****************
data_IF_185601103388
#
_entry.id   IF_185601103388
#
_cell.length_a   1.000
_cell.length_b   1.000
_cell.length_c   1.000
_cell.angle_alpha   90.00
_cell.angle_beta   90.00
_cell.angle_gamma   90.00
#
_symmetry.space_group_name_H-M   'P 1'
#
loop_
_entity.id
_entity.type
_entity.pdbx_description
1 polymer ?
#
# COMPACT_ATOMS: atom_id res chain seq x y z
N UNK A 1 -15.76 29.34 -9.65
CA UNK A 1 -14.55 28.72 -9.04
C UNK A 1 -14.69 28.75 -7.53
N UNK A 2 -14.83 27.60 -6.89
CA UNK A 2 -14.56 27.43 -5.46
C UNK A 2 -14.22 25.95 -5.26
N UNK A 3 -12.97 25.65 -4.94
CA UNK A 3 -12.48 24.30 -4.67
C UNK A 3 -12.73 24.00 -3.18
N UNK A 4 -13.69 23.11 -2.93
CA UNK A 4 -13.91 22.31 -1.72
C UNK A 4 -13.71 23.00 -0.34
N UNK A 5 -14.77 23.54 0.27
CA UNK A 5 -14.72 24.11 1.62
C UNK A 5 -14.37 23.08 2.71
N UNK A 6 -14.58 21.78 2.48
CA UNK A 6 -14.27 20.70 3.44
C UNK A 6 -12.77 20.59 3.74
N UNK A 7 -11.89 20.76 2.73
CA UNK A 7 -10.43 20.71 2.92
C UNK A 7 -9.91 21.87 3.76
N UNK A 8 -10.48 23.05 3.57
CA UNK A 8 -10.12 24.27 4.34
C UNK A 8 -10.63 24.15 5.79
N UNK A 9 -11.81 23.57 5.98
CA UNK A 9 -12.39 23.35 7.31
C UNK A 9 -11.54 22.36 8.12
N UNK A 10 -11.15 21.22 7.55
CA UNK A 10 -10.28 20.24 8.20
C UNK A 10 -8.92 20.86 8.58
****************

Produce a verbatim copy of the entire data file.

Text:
data_IF_185601103388
#
_entry.id   IF_185601103388
#
_cell.length_a   1.000
_cell.length_b   1.000
_cell.length_c   1.000
_cell.angle_alpha   90.00
_cell.angle_beta   90.00
_cell.angle_gamma   90.00
#
_symmetry.space_group_name_H-M   'P 1'
#
loop_
_entity.id
_entity.type
_entity.pdbx_description
1 polymer ?
#
# COMPACT_ATOMS: atom_id res chain seq x y z
N UNK A 1 -15.76 29.34 -9.65
CA UNK A 1 -14.55 28.72 -9.04
C UNK A 1 -14.69 28.75 -7.53
N UNK A 2 -14.83 27.60 -6.89
CA UNK A 2 -14.56 27.43 -5.46
C UNK A 2 -14.22 25.95 -5.26
N UNK A 3 -12.97 25.65 -4.94
CA UNK A 3 -12.48 24.30 -4.67
C UNK A 3 -12.73 24.00 -3.18
N UNK A 4 -13.69 23.11 -2.93
CA UNK A 4 -13.91 22.31 -1.72
C UNK A 4 -13.71 23.00 -0.34
N UNK A 5 -14.77 23.54 0.27
CA UNK A 5 -14.72 24.11 1.62
C UNK A 5 -14.37 23.08 2.71
N UNK A 6 -14.58 21.78 2.48
CA UNK A 6 -14.27 20.70 3.44
C UNK A 6 -12.77 20.59 3.74
N UNK A 7 -11.89 20.76 2.73
CA UNK A 7 -10.43 20.71 2.92
C UNK A 7 -9.91 21.87 3.76
N UNK A 8 -10.48 23.05 3.57
CA UNK A 8 -10.12 24.27 4.34
C UNK A 8 -10.63 24.15 5.79
N UNK A 9 -11.81 23.57 5.98
CA UNK A 9 -12.39 23.35 7.31
C UNK A 9 -11.54 22.36 8.12
N UNK A 10 -11.15 21.22 7.55
CA UNK A 10 -10.28 20.24 8.20
C UNK A 10 -8.92 20.86 8.58